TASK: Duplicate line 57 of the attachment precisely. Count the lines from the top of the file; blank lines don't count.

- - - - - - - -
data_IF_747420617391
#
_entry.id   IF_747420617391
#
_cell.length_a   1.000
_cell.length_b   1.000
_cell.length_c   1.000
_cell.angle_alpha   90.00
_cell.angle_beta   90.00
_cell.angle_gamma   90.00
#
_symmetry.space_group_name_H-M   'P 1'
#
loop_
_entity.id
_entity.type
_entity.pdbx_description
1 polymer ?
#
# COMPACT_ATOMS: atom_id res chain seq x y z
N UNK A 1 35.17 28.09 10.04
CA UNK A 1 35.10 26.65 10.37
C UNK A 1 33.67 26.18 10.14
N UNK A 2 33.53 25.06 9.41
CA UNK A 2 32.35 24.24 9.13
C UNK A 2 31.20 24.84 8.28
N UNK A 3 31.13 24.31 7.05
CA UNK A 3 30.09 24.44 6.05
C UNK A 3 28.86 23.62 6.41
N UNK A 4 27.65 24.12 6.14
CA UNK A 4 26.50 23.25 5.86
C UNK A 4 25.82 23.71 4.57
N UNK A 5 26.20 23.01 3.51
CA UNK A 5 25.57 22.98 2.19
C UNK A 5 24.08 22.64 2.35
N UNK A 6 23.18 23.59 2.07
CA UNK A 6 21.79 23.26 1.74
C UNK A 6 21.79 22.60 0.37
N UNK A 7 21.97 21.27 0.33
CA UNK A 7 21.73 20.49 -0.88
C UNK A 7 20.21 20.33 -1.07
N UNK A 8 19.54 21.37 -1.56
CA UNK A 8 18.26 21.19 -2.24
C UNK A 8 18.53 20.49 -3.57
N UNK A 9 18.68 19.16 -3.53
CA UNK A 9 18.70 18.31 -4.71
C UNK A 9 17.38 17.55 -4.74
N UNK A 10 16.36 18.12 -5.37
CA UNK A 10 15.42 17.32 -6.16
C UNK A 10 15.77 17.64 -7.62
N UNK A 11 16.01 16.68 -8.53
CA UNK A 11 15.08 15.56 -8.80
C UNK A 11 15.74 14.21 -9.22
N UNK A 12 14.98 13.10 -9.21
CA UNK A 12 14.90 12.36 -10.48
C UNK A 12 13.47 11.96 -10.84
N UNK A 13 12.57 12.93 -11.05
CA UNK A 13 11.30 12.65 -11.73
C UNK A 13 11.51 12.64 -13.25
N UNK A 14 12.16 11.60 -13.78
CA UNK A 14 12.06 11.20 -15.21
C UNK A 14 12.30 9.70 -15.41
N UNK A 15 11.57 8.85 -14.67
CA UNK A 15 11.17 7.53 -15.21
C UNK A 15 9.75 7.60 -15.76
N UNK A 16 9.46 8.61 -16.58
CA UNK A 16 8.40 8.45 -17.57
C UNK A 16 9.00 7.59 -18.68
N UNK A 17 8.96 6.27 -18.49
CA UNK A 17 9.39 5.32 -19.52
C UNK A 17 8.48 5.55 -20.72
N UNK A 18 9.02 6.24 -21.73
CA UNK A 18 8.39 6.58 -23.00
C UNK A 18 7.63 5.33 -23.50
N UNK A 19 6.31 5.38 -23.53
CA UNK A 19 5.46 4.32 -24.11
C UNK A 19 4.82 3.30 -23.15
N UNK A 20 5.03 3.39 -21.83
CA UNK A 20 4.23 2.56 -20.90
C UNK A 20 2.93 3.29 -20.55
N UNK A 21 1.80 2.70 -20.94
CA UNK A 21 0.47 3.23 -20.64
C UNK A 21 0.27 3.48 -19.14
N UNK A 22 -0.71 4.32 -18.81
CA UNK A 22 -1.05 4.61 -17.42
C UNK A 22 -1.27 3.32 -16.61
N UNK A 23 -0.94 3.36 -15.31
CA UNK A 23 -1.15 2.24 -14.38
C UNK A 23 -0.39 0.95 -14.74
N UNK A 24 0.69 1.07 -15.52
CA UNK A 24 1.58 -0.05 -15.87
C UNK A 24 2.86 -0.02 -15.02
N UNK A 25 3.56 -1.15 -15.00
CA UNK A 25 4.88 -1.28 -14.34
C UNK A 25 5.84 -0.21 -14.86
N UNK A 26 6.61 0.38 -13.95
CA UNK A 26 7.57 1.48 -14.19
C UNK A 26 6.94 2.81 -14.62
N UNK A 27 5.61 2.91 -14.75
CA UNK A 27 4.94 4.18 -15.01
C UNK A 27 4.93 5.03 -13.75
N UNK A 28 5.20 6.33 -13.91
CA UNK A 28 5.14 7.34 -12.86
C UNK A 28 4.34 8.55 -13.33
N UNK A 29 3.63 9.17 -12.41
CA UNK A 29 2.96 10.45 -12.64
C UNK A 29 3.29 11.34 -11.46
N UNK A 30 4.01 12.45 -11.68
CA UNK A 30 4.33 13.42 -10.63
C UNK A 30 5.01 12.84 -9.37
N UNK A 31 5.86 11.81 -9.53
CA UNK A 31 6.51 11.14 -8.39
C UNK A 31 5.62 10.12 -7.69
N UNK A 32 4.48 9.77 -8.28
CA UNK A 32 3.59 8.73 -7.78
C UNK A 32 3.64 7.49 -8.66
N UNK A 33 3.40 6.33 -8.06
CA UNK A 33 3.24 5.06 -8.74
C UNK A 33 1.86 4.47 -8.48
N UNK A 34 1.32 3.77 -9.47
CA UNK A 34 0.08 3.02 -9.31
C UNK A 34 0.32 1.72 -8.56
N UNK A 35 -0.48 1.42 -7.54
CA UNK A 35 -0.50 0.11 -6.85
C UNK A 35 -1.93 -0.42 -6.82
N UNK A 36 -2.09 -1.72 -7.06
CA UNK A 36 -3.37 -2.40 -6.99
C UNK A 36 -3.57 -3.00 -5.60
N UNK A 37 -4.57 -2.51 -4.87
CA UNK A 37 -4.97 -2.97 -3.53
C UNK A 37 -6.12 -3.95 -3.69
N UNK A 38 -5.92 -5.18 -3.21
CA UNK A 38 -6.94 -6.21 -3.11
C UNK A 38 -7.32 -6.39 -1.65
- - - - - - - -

N UNK A 13 12.57 12.93 -11.05